For the Captain Lawrence brand, Cigliano created an enhanced image that could be carried across an entire product line. This approach, common visual identity across products and packages, enables the brand, regardless of the product, to be easily identifiable to the consumer. (The exception in this product line is their Belgian-style summer ale.)
In these cases, exciting imagery matched marketing expectations. The many questions appropriate to brand and product development were answered, perhaps intuitively, before the images were selected or commissioned. Regardless, they work for their respective owner/brewers and contribute to the interesting body of work in brewing and beer art.

Monday, March 16, 2009

Package and label expertise

Several acquaintances, friends and relatives have agreed to provide you with their insights into package and label design. Perhaps more broadly, their experience can lead to even greater value for those seeking a differentiated brand in the growing craft beer market.

I have invited three designers and artists with diverse backgrounds to comment on the following questions. I will let them speak for themselves as their answers are posted here, but let me introduce them briefly.

Dean Lindsay: Dean has many years of experience in package design and in food package design in particular. There is plenty to see and learn from his website.

Holly O'Leary: Holly is a talented designer and illustrator with experience in food packaging and is currently working on another favorite beverage, coffee. Her portfolio is available here.

Paul Mort: Paul works with clients across a range of design disciplines. You can reach Paul at Felt Hat.

The questions submitted to Dean, Holly and Paul are:

1. Describe the process for developing a good package design. What steps do you take with a client and in what order?

2. How do you incorporate existing brand identity, i.e. logos, color, typography, into a package or label design?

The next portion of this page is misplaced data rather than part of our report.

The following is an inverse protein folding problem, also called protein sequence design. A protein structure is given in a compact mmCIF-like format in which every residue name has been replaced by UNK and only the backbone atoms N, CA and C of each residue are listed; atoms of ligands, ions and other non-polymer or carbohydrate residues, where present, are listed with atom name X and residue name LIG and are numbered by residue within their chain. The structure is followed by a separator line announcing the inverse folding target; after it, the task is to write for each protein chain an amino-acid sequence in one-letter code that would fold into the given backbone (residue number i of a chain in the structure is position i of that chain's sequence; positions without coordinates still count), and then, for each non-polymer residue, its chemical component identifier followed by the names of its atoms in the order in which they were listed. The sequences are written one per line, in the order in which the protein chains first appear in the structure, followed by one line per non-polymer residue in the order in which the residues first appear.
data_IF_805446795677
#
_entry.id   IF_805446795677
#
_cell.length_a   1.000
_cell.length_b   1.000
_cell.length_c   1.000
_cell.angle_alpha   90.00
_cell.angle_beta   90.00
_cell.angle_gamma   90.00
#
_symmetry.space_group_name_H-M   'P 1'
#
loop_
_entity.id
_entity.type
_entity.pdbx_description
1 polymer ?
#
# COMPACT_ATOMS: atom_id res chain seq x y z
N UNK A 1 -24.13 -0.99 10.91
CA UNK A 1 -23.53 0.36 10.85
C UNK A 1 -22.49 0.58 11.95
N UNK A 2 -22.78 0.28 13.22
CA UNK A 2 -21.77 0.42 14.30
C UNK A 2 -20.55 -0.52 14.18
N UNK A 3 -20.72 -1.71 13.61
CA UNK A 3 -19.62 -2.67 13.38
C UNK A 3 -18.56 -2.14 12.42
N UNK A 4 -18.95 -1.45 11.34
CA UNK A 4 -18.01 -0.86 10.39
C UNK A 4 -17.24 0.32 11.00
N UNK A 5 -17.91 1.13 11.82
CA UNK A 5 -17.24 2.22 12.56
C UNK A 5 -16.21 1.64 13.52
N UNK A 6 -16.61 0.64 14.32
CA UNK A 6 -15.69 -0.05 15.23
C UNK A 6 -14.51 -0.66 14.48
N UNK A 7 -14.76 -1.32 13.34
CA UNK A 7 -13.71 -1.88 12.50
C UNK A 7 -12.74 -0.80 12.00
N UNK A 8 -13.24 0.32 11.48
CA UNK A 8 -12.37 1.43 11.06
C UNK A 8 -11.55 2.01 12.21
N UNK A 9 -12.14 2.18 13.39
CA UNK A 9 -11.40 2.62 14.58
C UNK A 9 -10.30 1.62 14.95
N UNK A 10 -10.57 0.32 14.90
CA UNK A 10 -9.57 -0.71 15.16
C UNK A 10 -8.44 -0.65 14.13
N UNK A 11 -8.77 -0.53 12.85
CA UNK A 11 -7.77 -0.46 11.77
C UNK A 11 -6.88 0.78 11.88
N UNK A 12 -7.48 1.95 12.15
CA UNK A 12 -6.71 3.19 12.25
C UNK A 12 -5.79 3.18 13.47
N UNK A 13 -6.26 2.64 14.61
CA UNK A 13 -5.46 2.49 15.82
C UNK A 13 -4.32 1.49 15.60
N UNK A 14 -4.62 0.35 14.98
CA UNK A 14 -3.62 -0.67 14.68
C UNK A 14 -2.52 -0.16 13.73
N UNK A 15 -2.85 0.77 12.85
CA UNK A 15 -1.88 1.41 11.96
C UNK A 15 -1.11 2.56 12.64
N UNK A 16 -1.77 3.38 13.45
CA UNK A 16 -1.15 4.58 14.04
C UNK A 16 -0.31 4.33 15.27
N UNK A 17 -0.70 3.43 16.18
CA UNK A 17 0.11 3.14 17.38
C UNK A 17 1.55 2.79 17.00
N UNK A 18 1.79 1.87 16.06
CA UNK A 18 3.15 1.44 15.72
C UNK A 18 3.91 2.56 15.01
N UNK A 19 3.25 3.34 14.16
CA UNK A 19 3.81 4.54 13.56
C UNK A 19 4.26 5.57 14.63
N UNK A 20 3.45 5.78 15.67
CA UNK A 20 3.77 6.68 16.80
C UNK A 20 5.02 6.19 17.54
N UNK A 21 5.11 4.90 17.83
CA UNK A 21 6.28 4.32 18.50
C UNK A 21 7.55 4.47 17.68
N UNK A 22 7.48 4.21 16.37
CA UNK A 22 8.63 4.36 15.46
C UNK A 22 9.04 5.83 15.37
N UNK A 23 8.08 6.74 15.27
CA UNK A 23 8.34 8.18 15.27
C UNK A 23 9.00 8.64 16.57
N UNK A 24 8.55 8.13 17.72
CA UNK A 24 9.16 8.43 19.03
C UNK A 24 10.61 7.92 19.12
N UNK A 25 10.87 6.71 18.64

3. Do you treat package design differently than you would an overall brand and identity scheme for a client?

4. What considerations, other than legal requirements, do you see as unique for beverage package design, and in particular, beer package design?

5. What impact does the package as a physical entity have on the overall design? For example, when do you recommend a special bottle or can vs. a graphical treatment of a standard bottle?

6. For you, what makes a great package and/or label for a beverage?

7. For some brewers, making the step from draft beer to packaged beer is a big one involving significant investments. What weight, in terms of time and budget, should a brewer put on the package and/or label design?

8. When do you know it’s time for a new design?

9. In your opinion, what are three particularly interesting package or label designs?

The questions are not exhaustive, but should give you some workable ideas about the use of packaging and labeling as a way to differentiate your products. If you have questions you would like to submit, just add them in the comment boxes below.

A fanciful look at beer brands

The New York Times reported on efforts to reduce binge drinking and the fallout from those efforts. While there is no reasonable argument to increase alcohol problems, the illustrations of beer coasters from the article is humorous.